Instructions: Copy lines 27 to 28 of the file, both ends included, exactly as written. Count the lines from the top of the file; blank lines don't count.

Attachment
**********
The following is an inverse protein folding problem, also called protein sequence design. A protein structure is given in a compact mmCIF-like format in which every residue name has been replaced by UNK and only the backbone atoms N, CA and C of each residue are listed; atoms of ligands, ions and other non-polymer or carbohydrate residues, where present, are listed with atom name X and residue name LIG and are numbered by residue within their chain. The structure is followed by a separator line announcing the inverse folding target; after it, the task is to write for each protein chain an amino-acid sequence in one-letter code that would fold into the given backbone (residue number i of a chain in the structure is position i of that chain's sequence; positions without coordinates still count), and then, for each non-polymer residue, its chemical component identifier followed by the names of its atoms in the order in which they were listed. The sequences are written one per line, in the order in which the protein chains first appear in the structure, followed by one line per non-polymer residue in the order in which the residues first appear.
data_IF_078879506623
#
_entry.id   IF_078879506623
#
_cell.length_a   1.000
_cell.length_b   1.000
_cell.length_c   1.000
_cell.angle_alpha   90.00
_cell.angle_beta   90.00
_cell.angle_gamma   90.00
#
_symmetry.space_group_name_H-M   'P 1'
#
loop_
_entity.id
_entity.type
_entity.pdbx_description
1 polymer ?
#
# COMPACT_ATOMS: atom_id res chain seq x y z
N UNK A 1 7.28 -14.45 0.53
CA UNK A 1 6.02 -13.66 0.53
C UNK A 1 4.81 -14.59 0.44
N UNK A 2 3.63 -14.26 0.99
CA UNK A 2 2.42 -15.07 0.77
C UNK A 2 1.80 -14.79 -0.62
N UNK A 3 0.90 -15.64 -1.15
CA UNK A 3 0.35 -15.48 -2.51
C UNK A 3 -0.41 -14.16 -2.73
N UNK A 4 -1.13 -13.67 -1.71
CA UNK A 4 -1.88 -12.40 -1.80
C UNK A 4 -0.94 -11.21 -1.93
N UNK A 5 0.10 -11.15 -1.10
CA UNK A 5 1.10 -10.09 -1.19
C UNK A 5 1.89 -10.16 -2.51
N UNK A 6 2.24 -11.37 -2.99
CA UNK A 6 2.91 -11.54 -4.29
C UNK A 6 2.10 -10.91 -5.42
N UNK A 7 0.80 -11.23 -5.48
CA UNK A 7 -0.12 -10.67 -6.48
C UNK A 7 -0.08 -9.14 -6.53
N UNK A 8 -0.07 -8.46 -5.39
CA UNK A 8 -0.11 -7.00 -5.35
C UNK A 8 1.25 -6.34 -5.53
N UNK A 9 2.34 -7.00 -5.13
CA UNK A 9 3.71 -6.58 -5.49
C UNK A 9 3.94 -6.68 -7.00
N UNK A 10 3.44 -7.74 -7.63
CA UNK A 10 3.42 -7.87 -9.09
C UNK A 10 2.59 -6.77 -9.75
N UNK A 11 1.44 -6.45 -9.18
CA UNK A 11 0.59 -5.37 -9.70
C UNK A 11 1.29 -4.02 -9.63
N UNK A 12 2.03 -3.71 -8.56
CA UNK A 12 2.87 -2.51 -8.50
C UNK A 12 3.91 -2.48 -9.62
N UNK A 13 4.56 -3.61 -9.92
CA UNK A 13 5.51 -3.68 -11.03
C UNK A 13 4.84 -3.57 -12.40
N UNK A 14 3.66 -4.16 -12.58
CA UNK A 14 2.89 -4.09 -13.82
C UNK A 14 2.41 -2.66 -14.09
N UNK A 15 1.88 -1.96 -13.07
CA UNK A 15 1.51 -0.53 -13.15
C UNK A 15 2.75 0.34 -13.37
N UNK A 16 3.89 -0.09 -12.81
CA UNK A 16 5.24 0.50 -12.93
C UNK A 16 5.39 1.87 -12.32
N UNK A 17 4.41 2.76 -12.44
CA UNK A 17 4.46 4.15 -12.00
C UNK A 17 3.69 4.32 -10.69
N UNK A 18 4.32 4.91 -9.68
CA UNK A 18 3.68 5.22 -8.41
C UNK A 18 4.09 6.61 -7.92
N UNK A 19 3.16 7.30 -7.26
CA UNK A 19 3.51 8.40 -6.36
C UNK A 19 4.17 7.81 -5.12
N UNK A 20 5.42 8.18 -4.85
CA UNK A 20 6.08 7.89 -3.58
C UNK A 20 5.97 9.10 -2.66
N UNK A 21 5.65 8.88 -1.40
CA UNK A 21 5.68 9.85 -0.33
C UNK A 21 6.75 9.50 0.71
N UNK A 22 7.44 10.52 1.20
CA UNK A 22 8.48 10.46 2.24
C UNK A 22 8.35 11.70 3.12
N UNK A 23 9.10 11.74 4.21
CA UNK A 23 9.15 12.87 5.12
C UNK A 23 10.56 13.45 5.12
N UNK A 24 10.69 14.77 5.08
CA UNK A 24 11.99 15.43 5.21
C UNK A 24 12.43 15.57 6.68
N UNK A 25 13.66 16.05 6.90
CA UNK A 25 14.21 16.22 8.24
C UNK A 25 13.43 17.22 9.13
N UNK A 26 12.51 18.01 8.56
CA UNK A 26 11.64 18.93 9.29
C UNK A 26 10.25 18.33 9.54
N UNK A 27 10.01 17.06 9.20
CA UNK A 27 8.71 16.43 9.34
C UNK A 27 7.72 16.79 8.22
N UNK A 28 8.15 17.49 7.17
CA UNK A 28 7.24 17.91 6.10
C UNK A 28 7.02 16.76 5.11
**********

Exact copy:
C UNK A 2 1.80 -14.79 -0.62
N UNK A 3 0.90 -15.64 -1.15